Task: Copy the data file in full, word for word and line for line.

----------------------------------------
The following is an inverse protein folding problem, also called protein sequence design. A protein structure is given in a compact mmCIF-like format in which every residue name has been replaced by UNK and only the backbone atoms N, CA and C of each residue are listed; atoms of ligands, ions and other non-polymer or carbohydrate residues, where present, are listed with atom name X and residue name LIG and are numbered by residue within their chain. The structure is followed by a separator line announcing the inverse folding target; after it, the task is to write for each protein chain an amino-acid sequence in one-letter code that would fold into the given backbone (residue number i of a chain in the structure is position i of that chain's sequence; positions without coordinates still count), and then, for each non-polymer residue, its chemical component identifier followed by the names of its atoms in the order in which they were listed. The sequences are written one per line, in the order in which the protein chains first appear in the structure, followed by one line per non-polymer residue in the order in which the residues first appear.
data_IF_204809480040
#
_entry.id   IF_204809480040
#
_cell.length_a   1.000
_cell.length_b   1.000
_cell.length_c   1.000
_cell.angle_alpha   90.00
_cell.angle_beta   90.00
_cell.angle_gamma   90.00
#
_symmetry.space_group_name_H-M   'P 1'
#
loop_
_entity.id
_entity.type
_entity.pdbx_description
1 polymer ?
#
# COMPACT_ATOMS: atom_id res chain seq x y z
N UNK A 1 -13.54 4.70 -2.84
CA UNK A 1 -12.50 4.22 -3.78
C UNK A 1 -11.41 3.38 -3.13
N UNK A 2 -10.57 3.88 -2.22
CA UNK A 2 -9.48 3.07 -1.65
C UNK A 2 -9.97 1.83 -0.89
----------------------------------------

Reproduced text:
The following is an inverse protein folding problem, also called protein sequence design. A protein structure is given in a compact mmCIF-like format in which every residue name has been replaced by UNK and only the backbone atoms N, CA and C of each residue are listed; atoms of ligands, ions and other non-polymer or carbohydrate residues, where present, are listed with atom name X and residue name LIG and are numbered by residue within their chain. The structure is followed by a separator line announcing the inverse folding target; after it, the task is to write for each protein chain an amino-acid sequence in one-letter code that would fold into the given backbone (residue number i of a chain in the structure is position i of that chain's sequence; positions without coordinates still count), and then, for each non-polymer residue, its chemical component identifier followed by the names of its atoms in the order in which they were listed. The sequences are written one per line, in the order in which the protein chains first appear in the structure, followed by one line per non-polymer residue in the order in which the residues first appear.
data_IF_204809480040
#
_entry.id   IF_204809480040
#
_cell.length_a   1.000
_cell.length_b   1.000
_cell.length_c   1.000
_cell.angle_alpha   90.00
_cell.angle_beta   90.00
_cell.angle_gamma   90.00
#
_symmetry.space_group_name_H-M   'P 1'
#
loop_
_entity.id
_entity.type
_entity.pdbx_description
1 polymer ?
#
# COMPACT_ATOMS: atom_id res chain seq x y z
N UNK A 1 -13.54 4.70 -2.84
CA UNK A 1 -12.50 4.22 -3.78
C UNK A 1 -11.41 3.38 -3.13
N UNK A 2 -10.57 3.88 -2.22
CA UNK A 2 -9.48 3.07 -1.65
C UNK A 2 -9.97 1.83 -0.89